I was due to hear and meet Richard Dawkins tonight, as he is involved in a debate in Oxford (with the silly title of "Has science buried God?"). Unfortunately, other urgent issues have intervened. Anyway, as it happens, his 'Atheist bus project" has just been launched. Well, sort of. They have the wheels, but the bus and its slogan (“There’s probably no God. Now stop worrying and enjoy your life”) are still in the garage, pending enough fuel to get out on the road in January 2009. It's a curious business, as the Methodists have observed. Apart from my Ekklesia comments, I have done an article for Guardian Comment-is-Free on Atheist evangelising?

Monday, October 20, 2008


"We must talk about poverty, because people insulated by their own comfort lose sight of it." - Dorothy Day

Public debate about religion, non-religion and much else is in a mess right now - bogged down by confrontational politics, personal anger, intellectual cul de sacs and simplistic dualisms. But it doesn't have to be this way. On Thursday 23 October (this week!) I'm leading a practical seminar at St Ethelburga's Centre for Reconciliation and Peace (78 Bishopsgate, London EC2N 4AG) entitled Conversion, Conversation & Co-existence: Living in a Multi-conviction Society. It runs from 6.30pm - 8.30pm, and entry is free. You are more than welcome. If you can't make it, please pass on the information to those you know in the London area who might be interested. You don't have to say in advance that you're attending - but it would help the organisers if you did! Notes to enquiries@stethelburgas.org

Wednesday, October 15, 2008


I have expanded a 'Westminster Watch' column I wrote for this month's Third Way magazine (which is devoted to Christian social ethics, culture and society), in order to look at the economics, politics and theology of thinking and acting our way beyond the global credit and banking crunch. There's an excerpt below. The full article is: Seeking to build a just economy.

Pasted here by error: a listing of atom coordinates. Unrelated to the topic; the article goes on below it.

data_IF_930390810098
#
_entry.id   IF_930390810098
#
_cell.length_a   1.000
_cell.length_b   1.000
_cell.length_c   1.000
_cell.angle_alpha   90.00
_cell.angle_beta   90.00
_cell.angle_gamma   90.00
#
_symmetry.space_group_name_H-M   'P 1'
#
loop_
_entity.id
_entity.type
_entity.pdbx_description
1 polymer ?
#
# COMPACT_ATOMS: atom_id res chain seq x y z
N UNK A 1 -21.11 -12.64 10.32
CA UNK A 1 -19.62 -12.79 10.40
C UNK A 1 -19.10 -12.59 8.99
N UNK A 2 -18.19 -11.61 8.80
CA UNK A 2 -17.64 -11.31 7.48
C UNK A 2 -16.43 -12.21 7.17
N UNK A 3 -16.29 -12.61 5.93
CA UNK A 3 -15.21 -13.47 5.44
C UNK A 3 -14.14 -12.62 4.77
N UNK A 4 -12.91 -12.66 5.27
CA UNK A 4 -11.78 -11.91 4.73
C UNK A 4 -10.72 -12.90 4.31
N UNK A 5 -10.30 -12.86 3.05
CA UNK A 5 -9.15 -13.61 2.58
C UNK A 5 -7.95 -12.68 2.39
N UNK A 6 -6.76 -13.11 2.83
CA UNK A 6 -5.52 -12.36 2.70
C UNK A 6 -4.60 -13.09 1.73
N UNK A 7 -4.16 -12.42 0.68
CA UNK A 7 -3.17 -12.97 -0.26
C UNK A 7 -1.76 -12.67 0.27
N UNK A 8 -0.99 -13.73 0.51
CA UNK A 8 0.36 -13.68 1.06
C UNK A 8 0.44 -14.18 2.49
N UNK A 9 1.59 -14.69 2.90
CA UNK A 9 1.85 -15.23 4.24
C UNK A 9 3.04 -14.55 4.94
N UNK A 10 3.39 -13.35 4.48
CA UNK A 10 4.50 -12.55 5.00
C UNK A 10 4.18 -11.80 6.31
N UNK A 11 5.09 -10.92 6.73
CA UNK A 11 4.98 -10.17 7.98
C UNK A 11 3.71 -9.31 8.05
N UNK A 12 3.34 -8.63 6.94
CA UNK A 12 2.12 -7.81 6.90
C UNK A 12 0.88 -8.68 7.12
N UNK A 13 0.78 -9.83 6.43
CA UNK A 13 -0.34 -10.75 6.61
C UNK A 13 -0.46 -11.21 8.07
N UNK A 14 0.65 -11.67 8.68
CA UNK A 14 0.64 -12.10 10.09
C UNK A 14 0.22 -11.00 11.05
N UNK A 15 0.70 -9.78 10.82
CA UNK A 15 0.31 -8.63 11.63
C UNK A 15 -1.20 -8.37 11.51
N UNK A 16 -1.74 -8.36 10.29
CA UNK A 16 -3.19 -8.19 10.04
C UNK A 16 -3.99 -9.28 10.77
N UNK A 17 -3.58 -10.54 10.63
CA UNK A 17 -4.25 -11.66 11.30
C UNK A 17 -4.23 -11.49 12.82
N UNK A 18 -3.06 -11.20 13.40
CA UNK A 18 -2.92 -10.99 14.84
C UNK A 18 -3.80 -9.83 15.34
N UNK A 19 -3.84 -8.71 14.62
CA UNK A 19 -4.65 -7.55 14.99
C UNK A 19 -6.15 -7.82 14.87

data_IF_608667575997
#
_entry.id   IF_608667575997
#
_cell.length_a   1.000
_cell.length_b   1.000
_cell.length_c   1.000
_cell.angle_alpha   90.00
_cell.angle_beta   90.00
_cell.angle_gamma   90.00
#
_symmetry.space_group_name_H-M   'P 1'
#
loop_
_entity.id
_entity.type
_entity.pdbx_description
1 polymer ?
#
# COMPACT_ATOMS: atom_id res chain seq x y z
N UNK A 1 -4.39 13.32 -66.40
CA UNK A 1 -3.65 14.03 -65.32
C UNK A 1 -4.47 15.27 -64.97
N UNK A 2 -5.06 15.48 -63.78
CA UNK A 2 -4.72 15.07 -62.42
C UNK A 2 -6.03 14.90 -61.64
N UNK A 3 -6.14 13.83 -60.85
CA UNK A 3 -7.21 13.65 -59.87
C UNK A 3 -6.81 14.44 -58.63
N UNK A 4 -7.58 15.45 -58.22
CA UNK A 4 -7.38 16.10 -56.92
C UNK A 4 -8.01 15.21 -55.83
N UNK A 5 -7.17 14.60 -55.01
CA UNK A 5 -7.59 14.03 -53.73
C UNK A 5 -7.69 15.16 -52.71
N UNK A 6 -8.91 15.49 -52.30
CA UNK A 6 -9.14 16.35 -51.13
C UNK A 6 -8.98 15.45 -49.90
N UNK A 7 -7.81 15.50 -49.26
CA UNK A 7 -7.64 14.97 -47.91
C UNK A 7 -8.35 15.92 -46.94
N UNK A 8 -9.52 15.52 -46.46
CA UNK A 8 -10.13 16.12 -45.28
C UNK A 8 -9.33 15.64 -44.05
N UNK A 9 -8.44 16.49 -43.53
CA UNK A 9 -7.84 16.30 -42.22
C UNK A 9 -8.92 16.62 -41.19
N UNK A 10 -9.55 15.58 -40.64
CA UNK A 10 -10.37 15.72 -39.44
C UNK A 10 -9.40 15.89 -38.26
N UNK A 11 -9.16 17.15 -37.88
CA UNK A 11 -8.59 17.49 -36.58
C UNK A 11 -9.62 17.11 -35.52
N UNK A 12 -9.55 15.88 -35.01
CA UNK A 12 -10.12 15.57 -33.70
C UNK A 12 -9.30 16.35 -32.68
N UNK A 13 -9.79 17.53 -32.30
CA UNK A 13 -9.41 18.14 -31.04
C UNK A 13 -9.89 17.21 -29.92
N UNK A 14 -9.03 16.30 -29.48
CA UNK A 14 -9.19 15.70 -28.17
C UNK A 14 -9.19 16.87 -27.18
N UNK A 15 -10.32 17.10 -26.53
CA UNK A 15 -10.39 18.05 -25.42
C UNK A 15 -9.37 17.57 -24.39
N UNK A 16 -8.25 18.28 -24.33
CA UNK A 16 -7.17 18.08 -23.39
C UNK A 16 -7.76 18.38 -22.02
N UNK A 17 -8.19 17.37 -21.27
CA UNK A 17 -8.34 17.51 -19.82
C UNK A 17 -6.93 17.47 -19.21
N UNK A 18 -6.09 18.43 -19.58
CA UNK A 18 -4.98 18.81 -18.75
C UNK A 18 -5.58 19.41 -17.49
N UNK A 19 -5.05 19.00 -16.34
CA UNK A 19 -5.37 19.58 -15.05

"Markets per se are not the issue [..] The greedy, one-sided and shortsighted assumptions and systems that markets are often embedded in are the problem. And those can be changed. Fatalism about this is not, despite its pretensions, realism. And reality is more intriguing, open and multivalent than many self-styled ‘realists’ allow. It’s always worth asking, “which kind of realism are you seeing as contradicting a radical (to-the-roots) Christian hope, and does its version of ‘reality’ include the transformation wrought by the Gospel?" Or is this something the church has simply filtered out in its attempts to appear ‘credible’ to those who dismiss its message?

"In political terms, the challenge, as theologian Jurgen Moltmann acutely pointed out some years ago in his book The Future of Creation, is that a qualitatively different social and economic order cannot be imagined purely on the basis of the one that now exists. It requires a stretching of our current capacities and therefore has to be critically envisioned, spiritually dared, and practically edged towards from a position of faithful agnosis. We see darkly, but we still press forward."